A Palestinian man looks out of his tent erected near the ruins of his house that witnesses said was destroyed by Israeli shelling during a 50-day war last summer, on a rainy day east of Gaza City February 19, 2015. REUTERS/Suhaib Salem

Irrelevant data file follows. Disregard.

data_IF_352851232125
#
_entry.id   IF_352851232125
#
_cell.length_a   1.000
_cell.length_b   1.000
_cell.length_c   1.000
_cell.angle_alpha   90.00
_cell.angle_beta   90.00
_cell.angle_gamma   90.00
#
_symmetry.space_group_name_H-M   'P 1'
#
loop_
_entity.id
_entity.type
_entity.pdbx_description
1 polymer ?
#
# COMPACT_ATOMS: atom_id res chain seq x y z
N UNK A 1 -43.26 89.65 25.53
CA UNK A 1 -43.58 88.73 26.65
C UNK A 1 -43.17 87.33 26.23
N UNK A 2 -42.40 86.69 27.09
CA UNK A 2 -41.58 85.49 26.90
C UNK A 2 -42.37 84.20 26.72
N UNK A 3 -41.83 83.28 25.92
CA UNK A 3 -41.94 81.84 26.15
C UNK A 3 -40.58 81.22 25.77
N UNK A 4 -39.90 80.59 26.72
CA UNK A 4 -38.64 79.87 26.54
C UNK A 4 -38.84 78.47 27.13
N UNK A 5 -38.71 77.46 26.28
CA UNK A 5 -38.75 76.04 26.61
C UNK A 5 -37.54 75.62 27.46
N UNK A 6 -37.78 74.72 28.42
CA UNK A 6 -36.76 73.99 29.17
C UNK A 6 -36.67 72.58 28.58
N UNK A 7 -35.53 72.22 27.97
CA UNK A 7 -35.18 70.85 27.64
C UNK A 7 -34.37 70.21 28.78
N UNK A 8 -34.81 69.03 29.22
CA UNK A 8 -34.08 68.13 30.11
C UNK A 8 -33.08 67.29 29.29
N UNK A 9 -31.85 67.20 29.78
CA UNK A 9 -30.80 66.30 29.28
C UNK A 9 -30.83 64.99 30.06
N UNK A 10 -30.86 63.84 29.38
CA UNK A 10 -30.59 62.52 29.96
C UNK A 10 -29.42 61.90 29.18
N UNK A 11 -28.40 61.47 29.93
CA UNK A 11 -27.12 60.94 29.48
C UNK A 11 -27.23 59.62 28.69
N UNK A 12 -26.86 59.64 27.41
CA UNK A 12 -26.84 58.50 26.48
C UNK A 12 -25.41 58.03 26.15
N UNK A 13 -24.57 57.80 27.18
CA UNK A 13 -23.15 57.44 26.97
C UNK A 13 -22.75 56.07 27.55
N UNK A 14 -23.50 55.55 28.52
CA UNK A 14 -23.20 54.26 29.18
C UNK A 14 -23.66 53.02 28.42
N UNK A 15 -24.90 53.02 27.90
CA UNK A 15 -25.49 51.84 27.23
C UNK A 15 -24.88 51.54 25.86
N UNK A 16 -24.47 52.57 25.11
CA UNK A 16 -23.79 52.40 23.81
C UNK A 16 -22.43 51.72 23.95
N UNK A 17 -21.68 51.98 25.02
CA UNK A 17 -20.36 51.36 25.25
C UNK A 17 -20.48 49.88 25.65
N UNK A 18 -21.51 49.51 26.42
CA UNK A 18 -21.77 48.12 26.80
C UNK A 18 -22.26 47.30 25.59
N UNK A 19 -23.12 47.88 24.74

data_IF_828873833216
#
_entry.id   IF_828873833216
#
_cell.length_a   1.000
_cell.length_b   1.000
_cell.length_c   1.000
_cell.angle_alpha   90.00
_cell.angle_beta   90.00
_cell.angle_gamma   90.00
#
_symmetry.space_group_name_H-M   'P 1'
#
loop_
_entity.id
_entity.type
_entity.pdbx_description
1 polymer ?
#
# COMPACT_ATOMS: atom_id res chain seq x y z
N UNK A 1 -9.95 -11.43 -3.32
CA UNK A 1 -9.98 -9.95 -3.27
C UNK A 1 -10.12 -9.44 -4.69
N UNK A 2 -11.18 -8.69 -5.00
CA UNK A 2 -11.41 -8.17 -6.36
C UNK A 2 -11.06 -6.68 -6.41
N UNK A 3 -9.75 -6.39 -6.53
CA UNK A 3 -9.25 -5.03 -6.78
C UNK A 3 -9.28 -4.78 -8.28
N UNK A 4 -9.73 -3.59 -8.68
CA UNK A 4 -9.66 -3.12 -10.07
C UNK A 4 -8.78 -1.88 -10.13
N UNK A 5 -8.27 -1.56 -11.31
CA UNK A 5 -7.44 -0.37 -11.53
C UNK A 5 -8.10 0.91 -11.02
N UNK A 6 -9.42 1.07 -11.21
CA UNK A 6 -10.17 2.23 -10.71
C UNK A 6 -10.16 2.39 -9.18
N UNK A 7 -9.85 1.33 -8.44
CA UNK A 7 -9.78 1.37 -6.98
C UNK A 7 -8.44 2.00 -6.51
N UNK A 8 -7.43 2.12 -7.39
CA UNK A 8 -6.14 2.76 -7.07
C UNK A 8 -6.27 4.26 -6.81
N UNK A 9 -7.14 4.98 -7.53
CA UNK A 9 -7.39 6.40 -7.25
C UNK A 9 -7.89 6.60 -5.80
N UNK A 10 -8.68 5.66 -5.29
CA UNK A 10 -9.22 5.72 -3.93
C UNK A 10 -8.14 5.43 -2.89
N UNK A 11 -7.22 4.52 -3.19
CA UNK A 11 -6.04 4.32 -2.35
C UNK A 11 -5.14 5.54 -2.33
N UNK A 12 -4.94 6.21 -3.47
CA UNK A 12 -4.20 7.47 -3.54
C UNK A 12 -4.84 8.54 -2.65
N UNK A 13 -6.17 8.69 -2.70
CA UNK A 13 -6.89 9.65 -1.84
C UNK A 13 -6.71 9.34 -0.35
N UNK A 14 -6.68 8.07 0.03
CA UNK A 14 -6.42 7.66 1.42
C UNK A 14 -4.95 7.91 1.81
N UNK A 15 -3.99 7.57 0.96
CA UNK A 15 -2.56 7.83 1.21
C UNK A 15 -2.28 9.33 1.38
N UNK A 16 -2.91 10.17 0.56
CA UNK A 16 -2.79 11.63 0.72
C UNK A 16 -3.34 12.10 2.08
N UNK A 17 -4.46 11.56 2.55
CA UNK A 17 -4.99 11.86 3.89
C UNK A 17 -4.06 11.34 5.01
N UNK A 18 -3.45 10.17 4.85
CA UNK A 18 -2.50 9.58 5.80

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Aid agencies struggling to shelter thousands of Gazans made homeless by war have resorted to building makeshift temporary homes out of metal and wood to evade Israeli restrictions on imports into Gaza.Around 150,000 families are still homeless after last year's war between Israel and Hamas, in which Israeli bombardment destroyed thousands of apartment buildings and homes. "We designed the transitional shelters without any dual use items so that within the existing restrictions, we could get as many vulnerable families as possible out of the elements," said Matt McGarry, Catholic Relief Services local representative.His agency has built 70 single story wooden temporary homes amid the rubble and smashed concrete of Khan Younes, a town in southern Gaza heavily damaged in the July-August war, and has funding for 100 more. "It is only temporary," said Maryam Baraka, 58, sitting on a plastic chair outside the shelter which now houses 13 members of her family.The rubble of their two-story home nearby has not been cleared away since it was destroyed by Israeli bombardment.
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